At the time, I had an inkling that I was probably making the decision more for him than for myself, but I felt it was for the health of our relationship, which we saw lasting forever – and I was homesick. Our relationship, by the way, lasted another year and some change.

After a year at home, I moved back out to California and went back to the original school and within a couple months, I met someone full of exuberance and not scared to live life, while also possessing a sweet and kind heart. We were together for four (mostly) great years.

But back to my pattern of passive-aggressiveness…I come from a family that never argued, never raised voices. I once thought this was healthy. We were thought of as a perfect family. Friends constantly spoke enviously about our family and our parents’ great relationship. My parents were still married to each other and seemed to actually like each other. My dad played bass guitar in my brother’s rock band. All the kids were well-rounded and successful. And then…

One day after school when I was maybe 12 or 13, I found a rolled-up wad of papers in our garage door. There are no pretty words to paint this…I found out that my parents did not have the ideal marriage, that they had in fact divorced in the past, that my dad had another family and I had younger siblings after all.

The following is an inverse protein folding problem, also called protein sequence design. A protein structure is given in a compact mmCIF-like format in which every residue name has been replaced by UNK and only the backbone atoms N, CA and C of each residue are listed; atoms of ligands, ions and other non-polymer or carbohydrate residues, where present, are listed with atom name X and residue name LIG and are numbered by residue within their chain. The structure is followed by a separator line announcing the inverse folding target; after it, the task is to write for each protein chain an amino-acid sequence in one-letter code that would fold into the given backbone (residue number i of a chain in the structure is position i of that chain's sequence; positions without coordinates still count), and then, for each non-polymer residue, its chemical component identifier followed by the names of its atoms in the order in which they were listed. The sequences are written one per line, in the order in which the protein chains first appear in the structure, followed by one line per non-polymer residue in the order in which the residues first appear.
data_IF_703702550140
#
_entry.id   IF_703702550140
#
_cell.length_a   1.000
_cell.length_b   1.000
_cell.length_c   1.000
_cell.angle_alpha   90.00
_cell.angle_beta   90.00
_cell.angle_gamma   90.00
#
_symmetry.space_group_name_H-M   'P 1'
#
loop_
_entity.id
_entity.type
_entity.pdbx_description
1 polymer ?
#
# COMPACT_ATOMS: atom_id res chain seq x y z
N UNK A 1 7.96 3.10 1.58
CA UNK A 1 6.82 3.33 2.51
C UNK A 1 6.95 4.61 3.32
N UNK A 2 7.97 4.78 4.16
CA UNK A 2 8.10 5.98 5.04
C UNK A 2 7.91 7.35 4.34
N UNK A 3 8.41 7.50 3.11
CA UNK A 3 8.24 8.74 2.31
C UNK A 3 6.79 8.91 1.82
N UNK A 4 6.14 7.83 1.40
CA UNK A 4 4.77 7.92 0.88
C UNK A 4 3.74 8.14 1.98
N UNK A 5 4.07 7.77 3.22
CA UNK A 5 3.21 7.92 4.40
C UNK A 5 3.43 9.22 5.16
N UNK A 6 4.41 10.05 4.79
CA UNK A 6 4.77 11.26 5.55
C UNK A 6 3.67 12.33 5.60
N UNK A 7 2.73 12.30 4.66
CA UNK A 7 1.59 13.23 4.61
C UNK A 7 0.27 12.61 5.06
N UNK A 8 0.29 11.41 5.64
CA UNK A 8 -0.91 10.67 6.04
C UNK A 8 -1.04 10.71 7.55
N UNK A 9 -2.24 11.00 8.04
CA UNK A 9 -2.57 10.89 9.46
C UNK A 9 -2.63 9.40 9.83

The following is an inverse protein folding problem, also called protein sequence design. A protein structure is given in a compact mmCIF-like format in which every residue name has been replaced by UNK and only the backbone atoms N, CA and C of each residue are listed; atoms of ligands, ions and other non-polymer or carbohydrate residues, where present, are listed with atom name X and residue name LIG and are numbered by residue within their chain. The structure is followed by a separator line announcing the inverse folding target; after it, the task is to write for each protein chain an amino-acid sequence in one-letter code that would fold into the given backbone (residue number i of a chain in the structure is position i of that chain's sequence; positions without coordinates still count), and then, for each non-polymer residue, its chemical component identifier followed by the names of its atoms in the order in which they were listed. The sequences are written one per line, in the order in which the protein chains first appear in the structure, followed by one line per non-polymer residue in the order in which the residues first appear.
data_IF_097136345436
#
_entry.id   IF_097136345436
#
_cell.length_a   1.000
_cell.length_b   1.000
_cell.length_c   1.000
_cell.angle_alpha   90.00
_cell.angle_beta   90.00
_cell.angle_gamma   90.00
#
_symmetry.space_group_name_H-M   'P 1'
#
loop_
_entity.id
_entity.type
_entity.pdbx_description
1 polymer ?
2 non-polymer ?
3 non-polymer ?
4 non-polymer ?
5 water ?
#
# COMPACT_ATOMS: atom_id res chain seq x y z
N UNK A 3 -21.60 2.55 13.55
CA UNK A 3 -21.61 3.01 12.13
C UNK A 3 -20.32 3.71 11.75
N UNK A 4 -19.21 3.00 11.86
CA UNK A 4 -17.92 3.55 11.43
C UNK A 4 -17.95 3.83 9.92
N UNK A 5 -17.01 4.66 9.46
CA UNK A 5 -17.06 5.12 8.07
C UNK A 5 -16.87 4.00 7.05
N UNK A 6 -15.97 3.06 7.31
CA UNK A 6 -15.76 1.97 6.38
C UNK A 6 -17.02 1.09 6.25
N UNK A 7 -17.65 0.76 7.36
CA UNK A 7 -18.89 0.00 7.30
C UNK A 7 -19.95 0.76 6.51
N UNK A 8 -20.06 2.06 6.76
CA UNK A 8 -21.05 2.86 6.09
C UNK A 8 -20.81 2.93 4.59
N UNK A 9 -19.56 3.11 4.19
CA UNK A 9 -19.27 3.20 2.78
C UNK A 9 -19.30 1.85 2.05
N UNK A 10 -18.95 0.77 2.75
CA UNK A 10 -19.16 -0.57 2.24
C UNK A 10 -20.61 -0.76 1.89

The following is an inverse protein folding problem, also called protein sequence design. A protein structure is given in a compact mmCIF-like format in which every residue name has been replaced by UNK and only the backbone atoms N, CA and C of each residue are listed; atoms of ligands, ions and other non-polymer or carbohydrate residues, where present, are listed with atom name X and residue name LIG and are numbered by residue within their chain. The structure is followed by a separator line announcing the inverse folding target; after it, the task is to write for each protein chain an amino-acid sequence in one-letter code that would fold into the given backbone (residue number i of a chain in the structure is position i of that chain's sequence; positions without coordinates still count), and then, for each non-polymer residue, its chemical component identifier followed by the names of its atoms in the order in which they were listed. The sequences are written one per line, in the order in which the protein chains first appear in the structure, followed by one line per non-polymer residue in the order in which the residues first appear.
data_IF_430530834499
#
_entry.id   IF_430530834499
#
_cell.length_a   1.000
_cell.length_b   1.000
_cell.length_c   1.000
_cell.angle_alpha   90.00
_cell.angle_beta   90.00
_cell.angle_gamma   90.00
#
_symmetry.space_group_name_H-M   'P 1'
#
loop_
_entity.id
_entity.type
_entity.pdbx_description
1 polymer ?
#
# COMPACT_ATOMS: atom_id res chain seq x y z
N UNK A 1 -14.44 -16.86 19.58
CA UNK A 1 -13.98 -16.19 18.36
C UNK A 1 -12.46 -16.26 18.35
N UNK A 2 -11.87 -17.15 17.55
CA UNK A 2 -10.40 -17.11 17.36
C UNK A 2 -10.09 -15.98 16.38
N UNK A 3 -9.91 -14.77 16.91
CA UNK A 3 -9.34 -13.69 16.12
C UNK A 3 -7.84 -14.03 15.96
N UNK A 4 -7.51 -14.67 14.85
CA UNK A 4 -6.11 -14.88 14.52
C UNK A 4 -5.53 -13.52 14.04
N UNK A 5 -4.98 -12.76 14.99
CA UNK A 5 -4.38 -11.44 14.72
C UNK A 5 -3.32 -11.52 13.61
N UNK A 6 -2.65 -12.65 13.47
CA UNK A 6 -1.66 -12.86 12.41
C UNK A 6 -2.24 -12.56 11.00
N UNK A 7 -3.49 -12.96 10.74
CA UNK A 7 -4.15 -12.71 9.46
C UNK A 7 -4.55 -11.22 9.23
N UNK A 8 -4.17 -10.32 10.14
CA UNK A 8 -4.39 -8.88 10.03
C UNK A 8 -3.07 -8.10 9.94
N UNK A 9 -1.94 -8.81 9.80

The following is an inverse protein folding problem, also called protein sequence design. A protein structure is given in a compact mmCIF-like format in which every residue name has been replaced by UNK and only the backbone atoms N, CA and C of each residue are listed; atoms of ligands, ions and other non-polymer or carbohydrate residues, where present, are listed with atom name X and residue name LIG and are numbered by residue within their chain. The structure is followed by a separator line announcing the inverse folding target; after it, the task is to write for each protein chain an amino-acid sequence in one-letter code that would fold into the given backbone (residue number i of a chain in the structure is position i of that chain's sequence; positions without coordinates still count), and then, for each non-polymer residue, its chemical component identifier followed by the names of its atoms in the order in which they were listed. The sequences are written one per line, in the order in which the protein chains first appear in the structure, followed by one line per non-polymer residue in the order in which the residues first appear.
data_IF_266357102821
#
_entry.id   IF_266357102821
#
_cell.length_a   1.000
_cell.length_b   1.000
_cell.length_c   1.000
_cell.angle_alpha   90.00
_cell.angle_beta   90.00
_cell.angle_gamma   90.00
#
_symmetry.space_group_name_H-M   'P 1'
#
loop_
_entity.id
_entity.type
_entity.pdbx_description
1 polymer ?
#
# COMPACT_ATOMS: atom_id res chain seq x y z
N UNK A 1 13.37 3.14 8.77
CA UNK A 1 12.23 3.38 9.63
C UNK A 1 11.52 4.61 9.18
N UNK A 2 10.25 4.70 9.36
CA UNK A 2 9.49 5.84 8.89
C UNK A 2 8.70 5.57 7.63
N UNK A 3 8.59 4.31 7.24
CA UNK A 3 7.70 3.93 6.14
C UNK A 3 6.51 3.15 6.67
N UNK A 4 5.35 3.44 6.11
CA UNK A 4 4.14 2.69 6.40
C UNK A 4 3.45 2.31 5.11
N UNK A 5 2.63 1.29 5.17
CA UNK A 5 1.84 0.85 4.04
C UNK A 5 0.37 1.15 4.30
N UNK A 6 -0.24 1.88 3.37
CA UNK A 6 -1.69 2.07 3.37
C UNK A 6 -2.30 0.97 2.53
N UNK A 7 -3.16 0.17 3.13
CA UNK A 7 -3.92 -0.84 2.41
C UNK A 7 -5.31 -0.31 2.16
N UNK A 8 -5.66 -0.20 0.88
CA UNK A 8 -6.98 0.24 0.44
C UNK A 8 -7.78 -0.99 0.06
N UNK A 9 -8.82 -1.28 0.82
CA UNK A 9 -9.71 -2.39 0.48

To say this was a shock to the system is putting it very lightly. You would think I would have confronted my dad. Or my mom. Asked, “What the heck is this? What does this mean? Are you guys even married now?” But nope, I kept their dirty, little secret quiet, just as they apparently wanted to until a few years later when my dad just dropped the bomb on me one summer afternoon.

As an adult, I went through therapy, unable to grasp how my mom had put up with my father’s multiple affairs and multiple families and taken him back both times. I wondered why I never heard the screaming. Why there were no plates thrown and broken like a emotion-fueled Hollywood movie. And most of all, I wondered how my mother could have let me think she had been in a perfect marriage and a perfect relationship. I questioned if being mild, sweet, loving and constantly forgiving was the way to get the kind of relationship of which most people dreamed. Because now, they are like two lovebirds, holding hands in their 60s, more in love than ever before.

I wondered if I was evil or ungrateful to want to question the guys I was dating. I wondered if it was bad for me to stick up for myself, to raise my voice, to tell a guy off when he treated me poorly or said something demeaning or just plain stupid. Was I too picky? Was I just finding fault with everyone? Was I picking the wrong guys or wrong relationships or was I the common denominator for all these long-term relationships going south?